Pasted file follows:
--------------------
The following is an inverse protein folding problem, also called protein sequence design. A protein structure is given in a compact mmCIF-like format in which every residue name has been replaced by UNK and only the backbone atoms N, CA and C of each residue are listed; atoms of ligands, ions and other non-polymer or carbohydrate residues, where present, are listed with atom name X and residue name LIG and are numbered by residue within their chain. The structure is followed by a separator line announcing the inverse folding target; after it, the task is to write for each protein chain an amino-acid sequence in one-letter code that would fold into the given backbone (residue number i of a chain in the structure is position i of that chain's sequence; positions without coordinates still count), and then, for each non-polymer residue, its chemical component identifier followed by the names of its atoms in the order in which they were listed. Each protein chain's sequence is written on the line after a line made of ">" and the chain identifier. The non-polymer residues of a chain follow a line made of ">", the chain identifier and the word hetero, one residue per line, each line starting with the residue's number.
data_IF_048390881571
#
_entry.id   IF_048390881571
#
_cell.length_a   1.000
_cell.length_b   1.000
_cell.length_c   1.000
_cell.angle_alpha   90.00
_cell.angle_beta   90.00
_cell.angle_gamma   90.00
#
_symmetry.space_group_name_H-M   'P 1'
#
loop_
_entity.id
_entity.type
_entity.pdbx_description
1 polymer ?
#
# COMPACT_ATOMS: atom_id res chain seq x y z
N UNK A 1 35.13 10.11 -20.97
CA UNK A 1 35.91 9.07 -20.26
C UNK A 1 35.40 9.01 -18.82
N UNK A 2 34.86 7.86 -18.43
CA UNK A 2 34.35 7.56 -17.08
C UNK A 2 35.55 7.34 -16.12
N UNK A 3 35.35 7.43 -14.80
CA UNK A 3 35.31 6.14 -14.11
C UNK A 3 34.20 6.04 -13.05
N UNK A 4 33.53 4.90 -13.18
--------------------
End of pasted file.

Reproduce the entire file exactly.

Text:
The following is an inverse protein folding problem, also called protein sequence design. A protein structure is given in a compact mmCIF-like format in which every residue name has been replaced by UNK and only the backbone atoms N, CA and C of each residue are listed; atoms of ligands, ions and other non-polymer or carbohydrate residues, where present, are listed with atom name X and residue name LIG and are numbered by residue within their chain. The structure is followed by a separator line announcing the inverse folding target; after it, the task is to write for each protein chain an amino-acid sequence in one-letter code that would fold into the given backbone (residue number i of a chain in the structure is position i of that chain's sequence; positions without coordinates still count), and then, for each non-polymer residue, its chemical component identifier followed by the names of its atoms in the order in which they were listed. Each protein chain's sequence is written on the line after a line made of ">" and the chain identifier. The non-polymer residues of a chain follow a line made of ">", the chain identifier and the word hetero, one residue per line, each line starting with the residue's number.
data_IF_048390881571
#
_entry.id   IF_048390881571
#
_cell.length_a   1.000
_cell.length_b   1.000
_cell.length_c   1.000
_cell.angle_alpha   90.00
_cell.angle_beta   90.00
_cell.angle_gamma   90.00
#
_symmetry.space_group_name_H-M   'P 1'
#
loop_
_entity.id
_entity.type
_entity.pdbx_description
1 polymer ?
#
# COMPACT_ATOMS: atom_id res chain seq x y z
N UNK A 1 35.13 10.11 -20.97
CA UNK A 1 35.91 9.07 -20.26
C UNK A 1 35.40 9.01 -18.82
N UNK A 2 34.86 7.86 -18.43
CA UNK A 2 34.35 7.56 -17.08
C UNK A 2 35.55 7.34 -16.12
N UNK A 3 35.35 7.43 -14.80
CA UNK A 3 35.31 6.14 -14.11
C UNK A 3 34.20 6.04 -13.05
N UNK A 4 33.53 4.90 -13.18